Another thought: why does your UART ISR(s) take an inordinate amount of time. Maybe the correct fix is to reduce the UART ISR execution times.

Don

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Quote:
Another thought: why does your UART ISR(s) take an inordinate amount of time. Maybe the correct fix is to reduce the UART ISR execution times.

I may have mis-diagnosed the problem. All I know is that my input capture ISR works flawlessly on its own. It is not until I turn on an external device which starts sending and receiving serial data that the problem with my input captures begins. I will investigate this more tonight and try out your suggestions.

Thank you very much.

James

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donblake wrote:
At least some of the AVR UARTS contain a small receive FIFO

Really? Which ones are these?

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Quick question, what are you receiving the uart characters with, to determine the latency? You should be aware that PC based UARTS have FIFOs that are several characters deep, and will not generate an interrupt immediately on the first received character, but rather must first time out for several character times before an interrupt is generated. Alternatively the UART will also generate an interrupt when the full watermark is met.

As for using interrupt/signal... use signal for your ICP routine, you definitely do not want that one to be pre-empted by another routine. For your USART Rx routine, use signal, read UDR (and USR if needed) immediately, and then enable global interrupts again, allowing it to be interrupted, before continuing to process the received data.

From the code you posted none of your interrupts appear to be too long to cause a problem, unless your ICP events are very close together (with the potential exception of the ICP handler, which appears to have been abbreviated). Your RX routine should boil down to a dozen or so clocks, if this is too much latency for you, then you should start thinking if the AVR has what it takes for your application. Or look at alternative ways to approach your problem, where timing is not quite so strict.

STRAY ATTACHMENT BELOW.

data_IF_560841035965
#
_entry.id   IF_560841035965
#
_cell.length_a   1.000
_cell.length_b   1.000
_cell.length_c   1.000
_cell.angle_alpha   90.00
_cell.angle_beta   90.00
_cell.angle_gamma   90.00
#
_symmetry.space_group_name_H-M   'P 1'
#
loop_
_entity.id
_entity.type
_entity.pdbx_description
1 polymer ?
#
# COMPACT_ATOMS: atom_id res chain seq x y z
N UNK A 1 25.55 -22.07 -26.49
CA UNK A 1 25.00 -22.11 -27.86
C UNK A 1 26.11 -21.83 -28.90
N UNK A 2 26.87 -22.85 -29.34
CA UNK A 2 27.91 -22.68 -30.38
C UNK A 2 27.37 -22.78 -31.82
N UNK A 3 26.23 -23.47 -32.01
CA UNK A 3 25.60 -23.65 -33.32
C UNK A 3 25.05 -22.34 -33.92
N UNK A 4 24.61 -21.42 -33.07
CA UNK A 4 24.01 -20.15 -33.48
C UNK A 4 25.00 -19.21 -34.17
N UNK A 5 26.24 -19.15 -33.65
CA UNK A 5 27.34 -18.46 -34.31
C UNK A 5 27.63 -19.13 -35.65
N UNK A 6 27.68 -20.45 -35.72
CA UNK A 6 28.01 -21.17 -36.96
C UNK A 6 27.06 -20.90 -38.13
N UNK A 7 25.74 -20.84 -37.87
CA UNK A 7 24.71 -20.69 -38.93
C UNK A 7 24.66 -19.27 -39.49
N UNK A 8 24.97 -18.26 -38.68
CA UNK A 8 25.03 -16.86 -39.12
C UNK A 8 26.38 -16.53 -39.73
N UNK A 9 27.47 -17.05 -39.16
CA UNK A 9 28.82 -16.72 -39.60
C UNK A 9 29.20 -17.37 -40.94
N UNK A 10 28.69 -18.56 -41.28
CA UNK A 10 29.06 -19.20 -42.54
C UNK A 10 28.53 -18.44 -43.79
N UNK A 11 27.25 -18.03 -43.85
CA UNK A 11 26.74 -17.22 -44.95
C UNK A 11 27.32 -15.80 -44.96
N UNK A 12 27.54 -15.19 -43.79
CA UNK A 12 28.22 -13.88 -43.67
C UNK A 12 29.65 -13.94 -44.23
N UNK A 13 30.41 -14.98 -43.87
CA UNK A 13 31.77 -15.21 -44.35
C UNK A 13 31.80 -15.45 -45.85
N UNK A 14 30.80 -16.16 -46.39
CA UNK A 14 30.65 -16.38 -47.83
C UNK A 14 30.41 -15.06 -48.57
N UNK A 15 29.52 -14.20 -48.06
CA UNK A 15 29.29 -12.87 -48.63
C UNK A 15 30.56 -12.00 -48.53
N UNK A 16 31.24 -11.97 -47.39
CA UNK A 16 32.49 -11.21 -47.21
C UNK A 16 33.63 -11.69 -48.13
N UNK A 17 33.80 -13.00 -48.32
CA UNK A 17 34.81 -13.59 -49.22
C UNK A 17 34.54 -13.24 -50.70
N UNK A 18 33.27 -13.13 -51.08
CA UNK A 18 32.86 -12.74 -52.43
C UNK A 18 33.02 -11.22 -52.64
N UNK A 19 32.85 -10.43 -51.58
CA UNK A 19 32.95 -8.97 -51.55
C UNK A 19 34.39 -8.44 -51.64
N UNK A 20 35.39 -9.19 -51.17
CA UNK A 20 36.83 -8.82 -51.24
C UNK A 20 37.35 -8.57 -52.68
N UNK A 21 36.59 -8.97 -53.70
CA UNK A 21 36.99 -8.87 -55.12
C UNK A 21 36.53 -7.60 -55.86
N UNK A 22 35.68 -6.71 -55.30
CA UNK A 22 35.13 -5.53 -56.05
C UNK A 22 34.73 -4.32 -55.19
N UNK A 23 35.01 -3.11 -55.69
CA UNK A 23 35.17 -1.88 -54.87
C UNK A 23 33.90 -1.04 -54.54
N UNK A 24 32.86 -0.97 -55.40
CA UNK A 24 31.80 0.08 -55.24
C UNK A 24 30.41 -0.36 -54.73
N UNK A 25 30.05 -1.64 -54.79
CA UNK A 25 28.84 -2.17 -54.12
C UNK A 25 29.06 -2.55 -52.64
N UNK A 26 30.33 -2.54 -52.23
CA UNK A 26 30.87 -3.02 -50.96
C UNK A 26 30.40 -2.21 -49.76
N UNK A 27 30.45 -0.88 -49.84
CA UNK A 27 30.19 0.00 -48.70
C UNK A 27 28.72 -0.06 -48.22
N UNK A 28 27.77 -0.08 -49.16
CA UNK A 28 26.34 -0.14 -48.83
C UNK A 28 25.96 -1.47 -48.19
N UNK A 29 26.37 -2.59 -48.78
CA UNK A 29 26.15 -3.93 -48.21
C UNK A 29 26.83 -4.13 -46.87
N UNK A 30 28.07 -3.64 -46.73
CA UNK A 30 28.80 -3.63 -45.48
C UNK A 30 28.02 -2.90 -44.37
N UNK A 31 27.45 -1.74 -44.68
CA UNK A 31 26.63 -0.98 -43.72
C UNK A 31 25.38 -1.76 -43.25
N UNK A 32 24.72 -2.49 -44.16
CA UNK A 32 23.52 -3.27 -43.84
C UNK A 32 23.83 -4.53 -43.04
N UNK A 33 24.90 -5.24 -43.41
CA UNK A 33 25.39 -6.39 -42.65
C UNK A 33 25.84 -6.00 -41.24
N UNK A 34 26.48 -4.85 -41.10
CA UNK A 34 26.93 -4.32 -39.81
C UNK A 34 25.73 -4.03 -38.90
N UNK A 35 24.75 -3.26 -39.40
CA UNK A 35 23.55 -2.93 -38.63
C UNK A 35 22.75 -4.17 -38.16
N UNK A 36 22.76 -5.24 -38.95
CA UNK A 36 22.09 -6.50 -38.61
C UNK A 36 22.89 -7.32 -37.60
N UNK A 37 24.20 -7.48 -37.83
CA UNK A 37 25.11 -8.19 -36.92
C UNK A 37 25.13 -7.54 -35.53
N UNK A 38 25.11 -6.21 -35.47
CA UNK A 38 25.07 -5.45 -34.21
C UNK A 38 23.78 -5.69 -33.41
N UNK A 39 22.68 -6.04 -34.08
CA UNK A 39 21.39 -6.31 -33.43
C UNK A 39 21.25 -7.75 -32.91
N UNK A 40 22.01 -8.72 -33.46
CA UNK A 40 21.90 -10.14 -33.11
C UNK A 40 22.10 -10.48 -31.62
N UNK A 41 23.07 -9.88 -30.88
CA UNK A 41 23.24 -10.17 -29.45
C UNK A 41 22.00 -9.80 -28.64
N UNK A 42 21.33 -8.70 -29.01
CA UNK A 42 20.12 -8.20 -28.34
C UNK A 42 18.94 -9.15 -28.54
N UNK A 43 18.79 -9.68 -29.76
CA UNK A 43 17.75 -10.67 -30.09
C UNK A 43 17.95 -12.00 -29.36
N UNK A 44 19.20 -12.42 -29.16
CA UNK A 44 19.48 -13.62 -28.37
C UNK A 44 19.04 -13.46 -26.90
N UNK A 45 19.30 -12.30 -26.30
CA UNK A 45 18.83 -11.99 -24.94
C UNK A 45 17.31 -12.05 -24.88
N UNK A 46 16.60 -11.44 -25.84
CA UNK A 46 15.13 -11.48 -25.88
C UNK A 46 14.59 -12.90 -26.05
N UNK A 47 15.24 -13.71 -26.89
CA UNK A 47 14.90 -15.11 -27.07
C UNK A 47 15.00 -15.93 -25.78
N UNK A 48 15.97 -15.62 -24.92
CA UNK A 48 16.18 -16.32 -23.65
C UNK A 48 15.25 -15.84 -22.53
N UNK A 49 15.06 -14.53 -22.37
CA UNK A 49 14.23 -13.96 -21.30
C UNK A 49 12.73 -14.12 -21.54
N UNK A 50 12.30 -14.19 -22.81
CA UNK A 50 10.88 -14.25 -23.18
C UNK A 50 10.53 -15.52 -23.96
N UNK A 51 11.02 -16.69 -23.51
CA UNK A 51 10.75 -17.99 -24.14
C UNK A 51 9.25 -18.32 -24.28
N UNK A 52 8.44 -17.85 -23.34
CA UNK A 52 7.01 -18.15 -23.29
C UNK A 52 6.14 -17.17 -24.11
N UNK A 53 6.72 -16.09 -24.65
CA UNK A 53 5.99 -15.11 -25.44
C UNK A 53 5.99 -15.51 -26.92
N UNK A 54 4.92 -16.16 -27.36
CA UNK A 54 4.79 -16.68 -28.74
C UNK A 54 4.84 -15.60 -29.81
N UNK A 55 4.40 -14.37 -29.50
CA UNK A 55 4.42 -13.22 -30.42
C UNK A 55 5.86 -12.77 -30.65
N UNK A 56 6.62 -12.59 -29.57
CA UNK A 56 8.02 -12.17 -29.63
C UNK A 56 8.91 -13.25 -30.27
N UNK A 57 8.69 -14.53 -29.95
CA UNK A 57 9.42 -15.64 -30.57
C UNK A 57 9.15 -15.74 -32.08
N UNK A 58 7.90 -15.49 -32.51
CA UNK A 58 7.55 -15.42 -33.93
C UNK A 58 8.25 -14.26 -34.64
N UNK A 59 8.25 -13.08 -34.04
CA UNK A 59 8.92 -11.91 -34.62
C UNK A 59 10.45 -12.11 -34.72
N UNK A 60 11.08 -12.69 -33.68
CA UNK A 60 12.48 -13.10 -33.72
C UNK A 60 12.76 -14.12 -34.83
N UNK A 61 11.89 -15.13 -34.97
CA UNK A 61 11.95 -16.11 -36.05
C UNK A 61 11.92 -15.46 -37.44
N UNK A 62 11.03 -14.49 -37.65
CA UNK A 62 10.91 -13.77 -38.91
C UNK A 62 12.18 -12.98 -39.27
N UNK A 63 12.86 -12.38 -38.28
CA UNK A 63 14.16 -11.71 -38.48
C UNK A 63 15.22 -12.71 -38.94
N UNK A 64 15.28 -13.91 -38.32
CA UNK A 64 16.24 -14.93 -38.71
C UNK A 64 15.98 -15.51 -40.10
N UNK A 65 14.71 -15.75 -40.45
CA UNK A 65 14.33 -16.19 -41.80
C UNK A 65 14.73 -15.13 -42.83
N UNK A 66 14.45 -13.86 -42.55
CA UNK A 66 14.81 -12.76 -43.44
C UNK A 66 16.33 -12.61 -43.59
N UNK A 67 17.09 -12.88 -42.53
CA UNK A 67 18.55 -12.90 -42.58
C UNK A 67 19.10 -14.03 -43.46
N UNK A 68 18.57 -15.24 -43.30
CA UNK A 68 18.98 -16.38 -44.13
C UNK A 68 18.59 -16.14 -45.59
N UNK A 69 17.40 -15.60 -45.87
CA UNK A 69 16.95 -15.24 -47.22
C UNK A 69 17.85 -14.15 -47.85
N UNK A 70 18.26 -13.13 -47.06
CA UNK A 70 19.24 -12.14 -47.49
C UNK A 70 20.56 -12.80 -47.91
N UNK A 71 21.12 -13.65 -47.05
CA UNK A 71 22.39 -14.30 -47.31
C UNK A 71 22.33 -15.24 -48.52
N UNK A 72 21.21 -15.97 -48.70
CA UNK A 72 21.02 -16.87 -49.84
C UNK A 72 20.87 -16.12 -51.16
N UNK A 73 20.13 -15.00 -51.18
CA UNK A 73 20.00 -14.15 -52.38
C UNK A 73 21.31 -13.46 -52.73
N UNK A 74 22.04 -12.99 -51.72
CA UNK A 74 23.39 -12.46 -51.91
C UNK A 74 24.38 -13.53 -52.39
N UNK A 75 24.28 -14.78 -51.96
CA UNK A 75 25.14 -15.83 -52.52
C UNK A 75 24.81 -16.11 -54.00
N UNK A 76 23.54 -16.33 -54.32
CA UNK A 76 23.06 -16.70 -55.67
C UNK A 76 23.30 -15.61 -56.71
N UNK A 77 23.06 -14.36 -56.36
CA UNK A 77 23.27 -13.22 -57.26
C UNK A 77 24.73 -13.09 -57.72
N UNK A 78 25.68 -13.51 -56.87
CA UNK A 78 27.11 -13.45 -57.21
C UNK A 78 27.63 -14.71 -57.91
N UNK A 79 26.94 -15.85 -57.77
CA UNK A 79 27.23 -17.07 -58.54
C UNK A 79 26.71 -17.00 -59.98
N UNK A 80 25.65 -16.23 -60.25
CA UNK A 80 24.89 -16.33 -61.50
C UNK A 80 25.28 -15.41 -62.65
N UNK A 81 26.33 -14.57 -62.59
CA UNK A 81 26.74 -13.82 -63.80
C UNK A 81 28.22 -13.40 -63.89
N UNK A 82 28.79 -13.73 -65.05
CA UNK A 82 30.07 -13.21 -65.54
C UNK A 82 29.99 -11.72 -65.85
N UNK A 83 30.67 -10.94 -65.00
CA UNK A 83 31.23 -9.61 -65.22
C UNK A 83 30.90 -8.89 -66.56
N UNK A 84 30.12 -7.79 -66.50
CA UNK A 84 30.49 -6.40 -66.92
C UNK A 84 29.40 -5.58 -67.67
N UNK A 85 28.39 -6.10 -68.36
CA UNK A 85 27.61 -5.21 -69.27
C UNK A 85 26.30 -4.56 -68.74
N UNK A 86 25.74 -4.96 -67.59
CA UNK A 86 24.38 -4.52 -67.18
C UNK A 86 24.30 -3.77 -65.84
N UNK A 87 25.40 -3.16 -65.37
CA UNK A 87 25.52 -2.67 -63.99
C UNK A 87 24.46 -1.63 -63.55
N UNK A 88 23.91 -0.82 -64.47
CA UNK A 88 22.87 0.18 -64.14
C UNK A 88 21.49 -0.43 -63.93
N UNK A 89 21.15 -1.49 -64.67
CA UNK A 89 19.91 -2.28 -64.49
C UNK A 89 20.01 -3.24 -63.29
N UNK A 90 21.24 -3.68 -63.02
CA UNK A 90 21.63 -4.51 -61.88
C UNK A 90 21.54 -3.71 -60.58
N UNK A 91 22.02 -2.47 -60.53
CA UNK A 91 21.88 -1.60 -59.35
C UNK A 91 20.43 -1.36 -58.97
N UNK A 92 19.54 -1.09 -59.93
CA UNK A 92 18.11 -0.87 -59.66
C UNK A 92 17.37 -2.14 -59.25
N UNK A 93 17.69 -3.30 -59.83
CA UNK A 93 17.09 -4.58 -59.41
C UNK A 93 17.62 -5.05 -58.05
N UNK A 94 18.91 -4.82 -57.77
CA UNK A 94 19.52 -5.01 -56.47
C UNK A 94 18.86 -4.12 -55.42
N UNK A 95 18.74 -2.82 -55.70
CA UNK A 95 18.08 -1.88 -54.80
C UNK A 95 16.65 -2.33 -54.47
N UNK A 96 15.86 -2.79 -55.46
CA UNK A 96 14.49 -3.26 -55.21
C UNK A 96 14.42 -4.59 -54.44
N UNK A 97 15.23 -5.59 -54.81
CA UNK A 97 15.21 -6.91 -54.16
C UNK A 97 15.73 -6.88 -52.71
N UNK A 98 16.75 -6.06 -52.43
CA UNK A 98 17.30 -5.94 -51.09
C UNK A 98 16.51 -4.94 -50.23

Writing code is like having sex.... make one little mistake, and you're supporting it for life.

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EW wrote:
donblake wrote:
At least some of the AVR UARTS contain a small receive FIFO

Really? Which ones are these?

From the ATmega8 documentation:
Quote:
However, the receive buffering has two improvements that will affect the compatibility in some special cases:
• A second Buffer Register has been added. The two Buffer Registers operate as a circular FIFO buffer. Therefore the UDR must only be read once for each incoming data! More important is the fact that the Error Flags (FE and DOR) and the ninth data bit (RXB8) are buffered with the data in the receive buffer. Therefore the status bits must always be read before the UDR Register is read. Otherwise the error status will be lost since the buffer tate is lost.

Don

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Problem Solved!!!

Thank you all very much for the help!!! I first changed my ICP interrupt from INTERRUPT to SIGNAL... which seemed to help the glitching problems, but not completely. I left my UART Rx interrupt using the SIGNAL keyword also. Then I took "glitch's" suggestion of enabling global interrupts with sei() in my UART Rx interrupt right after reading the character, and all of my glitching problems completely went away. Apparently my UART Rx interrupt was taking a bit too long and interfering with incomnig pulses on the ICP port, and enabling global interrupts just after the read in my UART ISR allowed them to still get processed.

Thank you very much for all of your help!

Sincerely,
James

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Be wary, it may be possible for you to overflow your stack now. If a 2nd UART character is received before the first one is done processing, you will have multiple instances of your UART ISR on the stack. My 'suggestion' above was more of a work-around than a recommendation. I strongly suggest re-organizing your ISR's to be as short as possible, and leaving the heavy processing for your main loop.

Writing code is like having sex.... make one little mistake, and you're supporting it for life.

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Thanks, Don, for the reference!

Eric